Calling All Photographers

Coming up in tend days or so is The Photography Show in Birmingham. Bob and I will be there, covering the show for the Outdoors Station.

This time we’re trying to be well prepared and have asked the major manufacturers to highlight for us gear that they think meets the needs and the profile of the outdoor enthusiast.

Bob, of course, will be doing all the exciting stuff. My job is to scour the NEC for accessories that might be really useful.

So, are there things you want to know more about? Are there challenges in outdoor photography that you’d like some advice on tackling?

Let us know what you are interested in.

Scottish Landscape Photographer of the Year — Paul Webster

It’s not unusual to see the work of Walkhighlands featured here in these pages. For over a decade Helen and Paul Webster have built up one of the most genuinely useful businesses aimed at supporting outdoor people exploring the Scottish Highlands. If you want a walking route — high, low, hard or gentle — or a place to teach for a book accommodation, Walkhighlands should be you starting place.

The Walkhighland’s website has become something of an online magazine with news and features. The site also has a major focus on photography with articles not he art supplemented by Paul Webster’s stunning photography.

When they are not in the office, Helen and Paul are out walking their routes and creating new ones.  Paul always has his camera with him and records the Highlands in all their splendour, at all times of the day and in all weathers.  Even at home I can vouch for the fact that Paul strolls around the house with huge lenses attached to his Nikons. No squirrel is safe from one of Paul’s snaps.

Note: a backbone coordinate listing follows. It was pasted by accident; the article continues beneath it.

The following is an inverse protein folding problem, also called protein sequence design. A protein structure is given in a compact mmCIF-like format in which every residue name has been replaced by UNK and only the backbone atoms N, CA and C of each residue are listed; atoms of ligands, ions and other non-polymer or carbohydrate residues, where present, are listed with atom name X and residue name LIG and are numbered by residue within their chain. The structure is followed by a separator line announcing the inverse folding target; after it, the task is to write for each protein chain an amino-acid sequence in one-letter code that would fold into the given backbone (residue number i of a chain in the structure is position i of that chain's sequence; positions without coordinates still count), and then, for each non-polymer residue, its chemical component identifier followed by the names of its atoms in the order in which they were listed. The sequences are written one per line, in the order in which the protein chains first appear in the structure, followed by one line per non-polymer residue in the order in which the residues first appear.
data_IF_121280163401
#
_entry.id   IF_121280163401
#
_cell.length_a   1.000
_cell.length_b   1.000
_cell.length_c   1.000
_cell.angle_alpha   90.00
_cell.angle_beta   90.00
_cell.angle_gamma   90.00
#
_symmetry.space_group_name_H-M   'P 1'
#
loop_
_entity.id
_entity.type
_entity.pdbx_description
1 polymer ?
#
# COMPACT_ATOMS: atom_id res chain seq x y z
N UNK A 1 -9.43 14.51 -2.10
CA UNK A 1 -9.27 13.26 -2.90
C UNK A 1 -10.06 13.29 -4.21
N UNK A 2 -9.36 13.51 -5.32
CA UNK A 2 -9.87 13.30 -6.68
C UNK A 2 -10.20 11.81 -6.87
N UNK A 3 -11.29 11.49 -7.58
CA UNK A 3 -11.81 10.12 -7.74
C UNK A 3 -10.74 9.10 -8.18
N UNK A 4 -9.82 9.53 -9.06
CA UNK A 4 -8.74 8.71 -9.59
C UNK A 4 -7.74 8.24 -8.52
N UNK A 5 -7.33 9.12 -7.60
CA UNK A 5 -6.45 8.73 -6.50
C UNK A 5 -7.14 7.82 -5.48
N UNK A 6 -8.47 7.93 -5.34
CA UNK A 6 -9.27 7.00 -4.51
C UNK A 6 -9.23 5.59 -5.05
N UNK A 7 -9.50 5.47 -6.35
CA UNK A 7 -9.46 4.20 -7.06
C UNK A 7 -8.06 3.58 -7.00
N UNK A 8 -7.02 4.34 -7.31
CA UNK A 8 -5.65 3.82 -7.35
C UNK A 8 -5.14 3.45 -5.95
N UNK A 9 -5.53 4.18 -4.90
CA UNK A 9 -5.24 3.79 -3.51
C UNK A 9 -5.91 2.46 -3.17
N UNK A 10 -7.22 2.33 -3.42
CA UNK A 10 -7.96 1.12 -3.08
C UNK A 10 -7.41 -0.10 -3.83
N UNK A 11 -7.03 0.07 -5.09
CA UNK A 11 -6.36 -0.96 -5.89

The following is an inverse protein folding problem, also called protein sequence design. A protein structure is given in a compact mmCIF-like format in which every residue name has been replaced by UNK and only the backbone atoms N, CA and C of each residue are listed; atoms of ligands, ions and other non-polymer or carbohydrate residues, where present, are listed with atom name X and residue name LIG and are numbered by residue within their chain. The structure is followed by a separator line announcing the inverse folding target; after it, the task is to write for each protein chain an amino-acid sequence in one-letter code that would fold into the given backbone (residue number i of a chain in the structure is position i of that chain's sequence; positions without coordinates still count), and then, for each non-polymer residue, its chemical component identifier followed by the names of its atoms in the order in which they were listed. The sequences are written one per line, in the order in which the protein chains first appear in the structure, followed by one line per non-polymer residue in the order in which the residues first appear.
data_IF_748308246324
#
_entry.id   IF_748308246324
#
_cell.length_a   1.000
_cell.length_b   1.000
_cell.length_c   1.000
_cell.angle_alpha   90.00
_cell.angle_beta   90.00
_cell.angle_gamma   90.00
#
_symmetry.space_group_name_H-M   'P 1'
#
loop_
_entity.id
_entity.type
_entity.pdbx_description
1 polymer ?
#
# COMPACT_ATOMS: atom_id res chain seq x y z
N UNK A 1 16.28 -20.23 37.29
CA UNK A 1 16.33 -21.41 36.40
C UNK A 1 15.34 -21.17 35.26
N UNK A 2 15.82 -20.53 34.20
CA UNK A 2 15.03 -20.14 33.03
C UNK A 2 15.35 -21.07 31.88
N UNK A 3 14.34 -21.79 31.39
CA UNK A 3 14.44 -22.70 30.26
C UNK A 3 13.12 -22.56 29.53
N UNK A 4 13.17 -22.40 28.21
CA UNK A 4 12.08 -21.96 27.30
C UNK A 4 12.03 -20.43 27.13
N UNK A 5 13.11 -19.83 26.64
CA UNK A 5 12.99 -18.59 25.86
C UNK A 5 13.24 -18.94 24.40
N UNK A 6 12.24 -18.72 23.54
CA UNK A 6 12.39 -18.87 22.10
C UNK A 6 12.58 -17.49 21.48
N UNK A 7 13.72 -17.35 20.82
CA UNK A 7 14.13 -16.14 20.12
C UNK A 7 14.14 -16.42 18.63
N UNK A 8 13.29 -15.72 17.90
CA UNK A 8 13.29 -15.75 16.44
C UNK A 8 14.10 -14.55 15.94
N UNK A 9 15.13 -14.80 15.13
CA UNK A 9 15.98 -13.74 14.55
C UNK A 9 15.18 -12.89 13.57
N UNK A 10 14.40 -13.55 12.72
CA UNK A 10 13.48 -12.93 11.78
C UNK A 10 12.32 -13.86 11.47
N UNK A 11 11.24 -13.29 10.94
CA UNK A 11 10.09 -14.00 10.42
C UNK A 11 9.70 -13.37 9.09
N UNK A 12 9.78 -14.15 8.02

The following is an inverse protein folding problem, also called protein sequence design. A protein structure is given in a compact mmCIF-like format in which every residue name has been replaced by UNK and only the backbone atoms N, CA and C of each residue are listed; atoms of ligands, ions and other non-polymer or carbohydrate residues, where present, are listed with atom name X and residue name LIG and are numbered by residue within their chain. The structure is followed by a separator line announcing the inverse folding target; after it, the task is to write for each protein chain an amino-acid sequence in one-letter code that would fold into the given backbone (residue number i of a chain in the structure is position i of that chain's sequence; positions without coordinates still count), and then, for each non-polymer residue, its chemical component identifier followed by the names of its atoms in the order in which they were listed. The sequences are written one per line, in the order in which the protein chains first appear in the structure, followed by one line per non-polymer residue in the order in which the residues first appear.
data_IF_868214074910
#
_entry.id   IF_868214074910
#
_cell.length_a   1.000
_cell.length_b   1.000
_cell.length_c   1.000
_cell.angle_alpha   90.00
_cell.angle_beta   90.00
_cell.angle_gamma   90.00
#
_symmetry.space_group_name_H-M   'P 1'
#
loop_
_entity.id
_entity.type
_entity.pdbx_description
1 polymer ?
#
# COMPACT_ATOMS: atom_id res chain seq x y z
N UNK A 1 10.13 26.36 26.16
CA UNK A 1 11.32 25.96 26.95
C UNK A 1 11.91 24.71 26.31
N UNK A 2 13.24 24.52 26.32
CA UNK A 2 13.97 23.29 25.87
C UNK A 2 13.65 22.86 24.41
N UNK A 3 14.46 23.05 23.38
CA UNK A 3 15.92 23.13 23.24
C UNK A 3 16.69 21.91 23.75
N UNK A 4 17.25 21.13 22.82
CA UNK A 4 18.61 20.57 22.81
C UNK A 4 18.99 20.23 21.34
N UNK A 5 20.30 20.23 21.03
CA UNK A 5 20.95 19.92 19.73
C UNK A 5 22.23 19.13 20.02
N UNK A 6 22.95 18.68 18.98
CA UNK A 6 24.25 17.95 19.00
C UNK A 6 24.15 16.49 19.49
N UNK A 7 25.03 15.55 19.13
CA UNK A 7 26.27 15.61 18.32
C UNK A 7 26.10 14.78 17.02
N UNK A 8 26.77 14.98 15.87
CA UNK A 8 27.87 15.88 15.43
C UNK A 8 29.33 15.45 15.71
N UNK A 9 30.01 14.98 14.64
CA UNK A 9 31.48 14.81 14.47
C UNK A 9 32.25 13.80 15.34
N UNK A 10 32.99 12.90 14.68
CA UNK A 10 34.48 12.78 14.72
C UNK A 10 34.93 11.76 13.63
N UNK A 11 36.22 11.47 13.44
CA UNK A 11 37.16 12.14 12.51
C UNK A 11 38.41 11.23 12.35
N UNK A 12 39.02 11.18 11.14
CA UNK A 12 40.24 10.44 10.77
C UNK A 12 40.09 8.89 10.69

To call Paul’s photos snaps is a bit of an insult.

If you want to spend some time reconnecting with the Highlands (particularly those of us who live in the flatlands to the South) get on over to the site.

Walkhighland’s Paul wins Scottish Landscape Photographer of the Year

Outdoors Photography @ The Photography Show

The Photography Show at the National Exhibition Centre will be held, for the 5th time, in March. Bob and I will be there to cover the show for the Outdoors Station. We are working with the Press Team at the show too ensure that we get access to the gear that you want to know about!

It’s a few years since I have been at one of these shows and I have to admit I’m a bit out of touch with recent developments in photography. I’m really looking forward to this.

If there’s anything in particular that you want to see then just let us know as we’ll try to ensure that we can cover it. And, hopefully, there will be some interesting photographers to talk to!

Long Mynd Ponies

Mynd Ponies

Changing the Season